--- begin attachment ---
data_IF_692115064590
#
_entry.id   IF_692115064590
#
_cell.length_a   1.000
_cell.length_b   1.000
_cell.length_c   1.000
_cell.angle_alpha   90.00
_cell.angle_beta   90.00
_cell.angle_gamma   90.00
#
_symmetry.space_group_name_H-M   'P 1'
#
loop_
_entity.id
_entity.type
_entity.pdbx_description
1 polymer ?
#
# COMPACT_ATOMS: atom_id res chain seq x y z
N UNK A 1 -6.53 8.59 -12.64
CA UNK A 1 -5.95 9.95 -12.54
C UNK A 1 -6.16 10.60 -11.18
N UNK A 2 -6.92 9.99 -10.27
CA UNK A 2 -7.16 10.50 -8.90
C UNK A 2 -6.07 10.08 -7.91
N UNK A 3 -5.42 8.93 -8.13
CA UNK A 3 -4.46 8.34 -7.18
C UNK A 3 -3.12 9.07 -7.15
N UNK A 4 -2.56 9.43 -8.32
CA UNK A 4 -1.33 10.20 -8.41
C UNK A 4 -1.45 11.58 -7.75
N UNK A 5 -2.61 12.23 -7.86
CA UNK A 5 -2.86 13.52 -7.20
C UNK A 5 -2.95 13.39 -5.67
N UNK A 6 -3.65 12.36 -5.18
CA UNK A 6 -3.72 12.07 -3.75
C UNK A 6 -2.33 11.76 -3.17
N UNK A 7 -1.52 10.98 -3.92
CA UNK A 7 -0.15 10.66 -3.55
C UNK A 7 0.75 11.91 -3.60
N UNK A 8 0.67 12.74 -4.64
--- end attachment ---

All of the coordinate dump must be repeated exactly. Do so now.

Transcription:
data_IF_692115064590
#
_entry.id   IF_692115064590
#
_cell.length_a   1.000
_cell.length_b   1.000
_cell.length_c   1.000
_cell.angle_alpha   90.00
_cell.angle_beta   90.00
_cell.angle_gamma   90.00
#
_symmetry.space_group_name_H-M   'P 1'
#
loop_
_entity.id
_entity.type
_entity.pdbx_description
1 polymer ?
#
# COMPACT_ATOMS: atom_id res chain seq x y z
N UNK A 1 -6.53 8.59 -12.64
CA UNK A 1 -5.95 9.95 -12.54
C UNK A 1 -6.16 10.60 -11.18
N UNK A 2 -6.92 9.99 -10.27
CA UNK A 2 -7.16 10.50 -8.90
C UNK A 2 -6.07 10.08 -7.91
N UNK A 3 -5.42 8.93 -8.13
CA UNK A 3 -4.46 8.34 -7.18
C UNK A 3 -3.12 9.07 -7.15
N UNK A 4 -2.56 9.43 -8.32
CA UNK A 4 -1.33 10.20 -8.41
C UNK A 4 -1.45 11.58 -7.75
N UNK A 5 -2.61 12.23 -7.86
CA UNK A 5 -2.86 13.52 -7.20
C UNK A 5 -2.95 13.39 -5.67
N UNK A 6 -3.65 12.36 -5.18
CA UNK A 6 -3.72 12.07 -3.75
C UNK A 6 -2.33 11.76 -3.17
N UNK A 7 -1.52 10.98 -3.92
CA UNK A 7 -0.15 10.66 -3.55
C UNK A 7 0.75 11.91 -3.60
N UNK A 8 0.67 12.74 -4.64